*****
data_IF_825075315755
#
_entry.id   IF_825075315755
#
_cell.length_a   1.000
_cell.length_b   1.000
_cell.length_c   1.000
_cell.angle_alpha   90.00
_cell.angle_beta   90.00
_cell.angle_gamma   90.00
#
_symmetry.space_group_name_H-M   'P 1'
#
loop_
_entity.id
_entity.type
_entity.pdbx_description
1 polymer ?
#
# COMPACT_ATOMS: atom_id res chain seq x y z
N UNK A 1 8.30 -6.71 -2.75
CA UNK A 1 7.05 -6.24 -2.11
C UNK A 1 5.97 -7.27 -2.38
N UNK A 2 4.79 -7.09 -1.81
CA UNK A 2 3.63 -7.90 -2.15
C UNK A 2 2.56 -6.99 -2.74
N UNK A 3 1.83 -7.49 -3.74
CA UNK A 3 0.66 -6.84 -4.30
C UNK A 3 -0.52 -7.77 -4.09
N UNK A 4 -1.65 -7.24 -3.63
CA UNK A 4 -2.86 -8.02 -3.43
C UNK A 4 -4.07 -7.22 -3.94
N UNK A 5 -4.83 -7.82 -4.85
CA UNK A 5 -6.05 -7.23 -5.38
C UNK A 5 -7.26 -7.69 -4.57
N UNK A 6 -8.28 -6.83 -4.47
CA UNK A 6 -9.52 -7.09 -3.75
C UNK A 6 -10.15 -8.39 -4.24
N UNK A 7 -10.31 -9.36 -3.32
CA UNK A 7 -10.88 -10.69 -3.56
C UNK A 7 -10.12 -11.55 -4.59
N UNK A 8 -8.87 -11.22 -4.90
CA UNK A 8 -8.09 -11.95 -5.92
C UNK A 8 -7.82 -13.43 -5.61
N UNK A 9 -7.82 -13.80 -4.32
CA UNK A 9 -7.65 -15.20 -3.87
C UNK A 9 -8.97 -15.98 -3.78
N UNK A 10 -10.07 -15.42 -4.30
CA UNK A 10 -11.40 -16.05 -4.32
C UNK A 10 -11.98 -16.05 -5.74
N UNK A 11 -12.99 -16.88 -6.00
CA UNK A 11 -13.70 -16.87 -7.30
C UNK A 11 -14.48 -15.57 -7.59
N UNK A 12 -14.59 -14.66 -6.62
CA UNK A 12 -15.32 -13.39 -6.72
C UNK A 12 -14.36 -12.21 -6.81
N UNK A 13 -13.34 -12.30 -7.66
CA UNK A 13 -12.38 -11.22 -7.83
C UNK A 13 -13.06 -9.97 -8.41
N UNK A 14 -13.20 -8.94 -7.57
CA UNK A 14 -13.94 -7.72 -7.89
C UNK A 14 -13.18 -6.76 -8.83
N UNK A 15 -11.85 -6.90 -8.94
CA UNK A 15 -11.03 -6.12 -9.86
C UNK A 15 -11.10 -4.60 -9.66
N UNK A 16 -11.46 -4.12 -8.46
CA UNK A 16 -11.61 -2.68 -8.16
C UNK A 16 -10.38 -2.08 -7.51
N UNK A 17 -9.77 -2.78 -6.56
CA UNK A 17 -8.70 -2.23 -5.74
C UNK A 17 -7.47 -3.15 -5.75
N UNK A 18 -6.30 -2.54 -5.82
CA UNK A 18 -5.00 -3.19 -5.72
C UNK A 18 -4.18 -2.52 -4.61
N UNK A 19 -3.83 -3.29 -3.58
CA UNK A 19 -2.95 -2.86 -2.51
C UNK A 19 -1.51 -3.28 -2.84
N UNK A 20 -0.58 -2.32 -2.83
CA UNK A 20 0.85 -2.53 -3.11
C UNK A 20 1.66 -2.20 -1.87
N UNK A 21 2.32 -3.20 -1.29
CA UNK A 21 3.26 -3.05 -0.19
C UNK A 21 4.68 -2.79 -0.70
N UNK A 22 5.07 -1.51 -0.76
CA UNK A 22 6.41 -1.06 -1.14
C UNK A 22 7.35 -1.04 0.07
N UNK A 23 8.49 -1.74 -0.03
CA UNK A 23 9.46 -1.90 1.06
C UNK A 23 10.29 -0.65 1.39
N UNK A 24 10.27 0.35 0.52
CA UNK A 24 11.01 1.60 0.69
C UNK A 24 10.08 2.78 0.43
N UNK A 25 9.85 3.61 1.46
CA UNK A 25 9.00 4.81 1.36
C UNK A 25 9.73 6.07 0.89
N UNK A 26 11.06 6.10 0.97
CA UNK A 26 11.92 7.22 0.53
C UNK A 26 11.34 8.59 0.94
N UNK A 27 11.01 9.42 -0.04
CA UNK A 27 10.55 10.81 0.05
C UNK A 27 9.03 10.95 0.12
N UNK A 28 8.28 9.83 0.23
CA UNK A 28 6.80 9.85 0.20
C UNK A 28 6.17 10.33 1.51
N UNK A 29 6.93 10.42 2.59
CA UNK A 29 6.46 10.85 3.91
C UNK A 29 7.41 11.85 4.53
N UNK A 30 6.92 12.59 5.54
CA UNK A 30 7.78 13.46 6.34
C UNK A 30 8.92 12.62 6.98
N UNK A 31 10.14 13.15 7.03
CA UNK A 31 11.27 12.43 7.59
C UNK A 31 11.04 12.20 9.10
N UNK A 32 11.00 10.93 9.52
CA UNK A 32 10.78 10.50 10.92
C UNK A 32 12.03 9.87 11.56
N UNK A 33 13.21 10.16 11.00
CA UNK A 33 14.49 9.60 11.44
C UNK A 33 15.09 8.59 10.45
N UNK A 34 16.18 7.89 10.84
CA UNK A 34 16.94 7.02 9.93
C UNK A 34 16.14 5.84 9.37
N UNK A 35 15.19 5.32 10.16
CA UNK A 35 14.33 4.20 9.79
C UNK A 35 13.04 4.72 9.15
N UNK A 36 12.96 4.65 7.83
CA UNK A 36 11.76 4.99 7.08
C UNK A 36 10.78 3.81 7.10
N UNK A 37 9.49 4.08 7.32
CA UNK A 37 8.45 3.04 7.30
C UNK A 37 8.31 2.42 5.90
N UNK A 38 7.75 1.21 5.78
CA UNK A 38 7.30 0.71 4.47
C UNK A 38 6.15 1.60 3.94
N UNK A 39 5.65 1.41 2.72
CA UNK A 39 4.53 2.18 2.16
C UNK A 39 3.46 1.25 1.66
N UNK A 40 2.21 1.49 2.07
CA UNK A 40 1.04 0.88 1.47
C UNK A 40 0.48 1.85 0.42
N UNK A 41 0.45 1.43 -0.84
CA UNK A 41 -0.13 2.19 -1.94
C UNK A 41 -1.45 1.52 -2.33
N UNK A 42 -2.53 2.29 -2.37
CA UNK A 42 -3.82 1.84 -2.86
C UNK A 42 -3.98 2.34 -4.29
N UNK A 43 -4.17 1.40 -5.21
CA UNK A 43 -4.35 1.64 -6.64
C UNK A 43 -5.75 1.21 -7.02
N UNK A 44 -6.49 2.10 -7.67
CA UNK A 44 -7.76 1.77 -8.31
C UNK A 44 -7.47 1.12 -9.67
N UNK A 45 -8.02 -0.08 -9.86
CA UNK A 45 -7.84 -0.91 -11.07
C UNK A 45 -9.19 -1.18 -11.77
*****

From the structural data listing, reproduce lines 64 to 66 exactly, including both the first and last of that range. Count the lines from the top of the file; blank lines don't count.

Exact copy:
CA UNK A 15 -11.03 -6.12 -9.86
C UNK A 15 -11.10 -4.60 -9.66
N UNK A 16 -11.46 -4.12 -8.46